Glossary

Bowl of olives

Olive

Pronounce it: ol-liv

Widely grown all over the Mediterranean, where they've been cultivated since biblical times, olives are mainly green and black, but can also come in many different shades in between.

The difference in colour reflects not their variety, but the stage of ripening when picked. Green olives are harvested in October or November, when still young. Black olives are picked in December, by which time they have matured and are fully ripe.

Most of the crop is used to make olive oil, and the remainder is preserved by pickling, marinading or sometimes salting, to be eaten as they are or used in cooking.

Availability

All year round.

Choose the best

The flavour of cured olives varies considerably. The best tend to be sold loose - which also allows you to try the different flavours before you buy.

In general, green olives are the plumpest and firmest, with a sharper taste. Good varieties to look out for include juicy Queen or smaller Manzanilla olives, both from Spain, or the Italian Cerignola.

As black olives have been given longer to ripen, they have a higher oil content, which gives them a milder flavour and softer texture. Look for glossy skins and, for maximum flavour impact, a small size and slight wrinkling - Italian Gaeta olives and those from Liguria are especially good.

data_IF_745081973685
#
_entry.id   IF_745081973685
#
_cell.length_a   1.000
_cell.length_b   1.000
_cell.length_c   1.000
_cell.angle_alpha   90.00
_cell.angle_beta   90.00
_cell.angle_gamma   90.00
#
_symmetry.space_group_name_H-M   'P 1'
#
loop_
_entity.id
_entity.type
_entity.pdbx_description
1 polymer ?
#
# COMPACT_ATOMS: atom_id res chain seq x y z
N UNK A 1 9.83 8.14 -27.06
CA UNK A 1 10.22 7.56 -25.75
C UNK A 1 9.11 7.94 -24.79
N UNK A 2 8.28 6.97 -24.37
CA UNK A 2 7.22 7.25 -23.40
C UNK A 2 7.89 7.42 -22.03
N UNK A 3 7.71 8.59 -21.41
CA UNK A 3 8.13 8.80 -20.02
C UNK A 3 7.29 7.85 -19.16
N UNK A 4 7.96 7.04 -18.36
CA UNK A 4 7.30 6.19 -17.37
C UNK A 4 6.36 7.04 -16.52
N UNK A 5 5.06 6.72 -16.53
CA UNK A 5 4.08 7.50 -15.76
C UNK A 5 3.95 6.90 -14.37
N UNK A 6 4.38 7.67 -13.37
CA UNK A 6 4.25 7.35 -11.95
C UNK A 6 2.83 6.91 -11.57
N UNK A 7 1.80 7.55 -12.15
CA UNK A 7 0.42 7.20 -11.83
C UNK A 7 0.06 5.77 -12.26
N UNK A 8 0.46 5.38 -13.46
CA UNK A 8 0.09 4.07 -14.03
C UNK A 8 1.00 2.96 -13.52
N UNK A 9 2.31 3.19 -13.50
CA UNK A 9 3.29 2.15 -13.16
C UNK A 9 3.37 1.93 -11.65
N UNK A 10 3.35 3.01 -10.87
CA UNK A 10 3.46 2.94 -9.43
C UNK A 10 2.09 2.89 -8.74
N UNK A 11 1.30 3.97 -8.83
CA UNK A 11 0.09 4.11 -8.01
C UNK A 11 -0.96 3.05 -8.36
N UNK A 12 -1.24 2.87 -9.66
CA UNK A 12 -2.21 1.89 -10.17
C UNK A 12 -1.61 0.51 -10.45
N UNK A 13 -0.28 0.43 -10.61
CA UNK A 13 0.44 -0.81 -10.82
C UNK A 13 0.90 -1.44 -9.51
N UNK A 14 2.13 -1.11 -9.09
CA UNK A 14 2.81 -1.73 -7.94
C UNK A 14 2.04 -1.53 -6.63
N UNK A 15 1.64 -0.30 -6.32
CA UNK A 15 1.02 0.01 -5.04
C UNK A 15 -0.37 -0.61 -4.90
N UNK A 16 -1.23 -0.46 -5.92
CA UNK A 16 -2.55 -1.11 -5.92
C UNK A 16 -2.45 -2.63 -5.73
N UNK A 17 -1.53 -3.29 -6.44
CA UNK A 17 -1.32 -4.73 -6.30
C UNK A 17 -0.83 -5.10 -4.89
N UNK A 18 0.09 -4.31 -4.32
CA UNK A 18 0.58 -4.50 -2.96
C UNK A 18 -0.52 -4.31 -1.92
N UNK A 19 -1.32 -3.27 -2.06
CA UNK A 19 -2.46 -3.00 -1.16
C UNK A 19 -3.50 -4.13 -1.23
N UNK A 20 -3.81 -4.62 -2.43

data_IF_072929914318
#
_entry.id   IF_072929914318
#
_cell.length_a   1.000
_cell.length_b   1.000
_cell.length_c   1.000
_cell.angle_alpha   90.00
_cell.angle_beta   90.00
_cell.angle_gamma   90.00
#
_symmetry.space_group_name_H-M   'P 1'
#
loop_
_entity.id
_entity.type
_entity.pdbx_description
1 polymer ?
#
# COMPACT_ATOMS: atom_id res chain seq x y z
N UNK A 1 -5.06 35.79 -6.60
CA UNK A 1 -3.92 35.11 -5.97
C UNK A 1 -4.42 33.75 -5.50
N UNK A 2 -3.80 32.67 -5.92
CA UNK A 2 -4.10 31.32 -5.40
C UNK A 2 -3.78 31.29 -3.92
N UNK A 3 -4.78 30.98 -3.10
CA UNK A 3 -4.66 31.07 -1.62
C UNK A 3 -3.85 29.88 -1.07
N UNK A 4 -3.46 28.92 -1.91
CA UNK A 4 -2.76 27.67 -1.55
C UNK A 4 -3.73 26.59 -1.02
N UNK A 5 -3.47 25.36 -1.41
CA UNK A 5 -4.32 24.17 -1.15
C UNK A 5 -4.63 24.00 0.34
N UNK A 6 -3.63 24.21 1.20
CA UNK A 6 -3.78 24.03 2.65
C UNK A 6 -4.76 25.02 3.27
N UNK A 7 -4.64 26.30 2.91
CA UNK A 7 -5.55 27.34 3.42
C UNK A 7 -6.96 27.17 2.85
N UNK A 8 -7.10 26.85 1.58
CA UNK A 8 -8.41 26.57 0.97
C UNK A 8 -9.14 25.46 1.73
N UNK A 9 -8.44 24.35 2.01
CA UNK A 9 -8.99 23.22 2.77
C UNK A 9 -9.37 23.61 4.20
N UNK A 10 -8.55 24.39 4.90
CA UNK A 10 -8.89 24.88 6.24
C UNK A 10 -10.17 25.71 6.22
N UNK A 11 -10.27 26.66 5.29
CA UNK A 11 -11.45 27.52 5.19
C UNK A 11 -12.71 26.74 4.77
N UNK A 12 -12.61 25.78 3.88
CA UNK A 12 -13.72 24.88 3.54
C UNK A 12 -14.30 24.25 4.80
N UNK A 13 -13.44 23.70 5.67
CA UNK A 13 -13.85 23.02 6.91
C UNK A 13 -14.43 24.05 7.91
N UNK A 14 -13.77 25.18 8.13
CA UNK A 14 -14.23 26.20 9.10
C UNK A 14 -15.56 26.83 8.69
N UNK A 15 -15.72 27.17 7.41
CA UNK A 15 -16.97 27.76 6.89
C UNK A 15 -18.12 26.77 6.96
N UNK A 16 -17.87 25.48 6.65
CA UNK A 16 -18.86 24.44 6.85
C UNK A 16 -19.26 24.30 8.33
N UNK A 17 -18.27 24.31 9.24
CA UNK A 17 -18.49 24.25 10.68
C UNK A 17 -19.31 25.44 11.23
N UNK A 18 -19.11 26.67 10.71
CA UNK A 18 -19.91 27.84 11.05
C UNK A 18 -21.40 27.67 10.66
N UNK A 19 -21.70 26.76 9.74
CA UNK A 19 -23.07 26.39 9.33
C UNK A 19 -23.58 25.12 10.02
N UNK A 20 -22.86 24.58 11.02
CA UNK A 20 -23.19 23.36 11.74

The ink black olives that tend to be tinned in brine are usually green olives that have been dyed - their flavour is nothing in comparison to the real thing.

Kalamata olives come from the town of the same name in Greece – they are large, with a purple tinge and a fruity flavour and considered to be the best in the country.

Olives can also be stuffed with flavourings such as nuts, lemon rind, capers, anchovies and peppers. As they're firmer and have a sharper taste, larger green olives, such as those from Apulia and Sicily in Italy, tend to be the candidates for stuffing. Avoid buying pitted olives, as their flavour is inferior.

Prepare it

Drain the oil of brine that they've been stored in, then pit, if you like (you can buy pitters for this task). Leave whole or chop, according to your recipe.

Store it

Tinned or bottled olives should be stored in a cool, dark place until opened. They'll last up to 12 months. After opening, keep in the fridge in an airtight container - they keep for 3-4 days.

Olives bought loose should also be kept in an airtight container and consumed within the same length of time.

Cook it

Serve stuffed olives with drinks; use to make tapenade; chop and add to salads, pasta, or stews, or use to top pizza.

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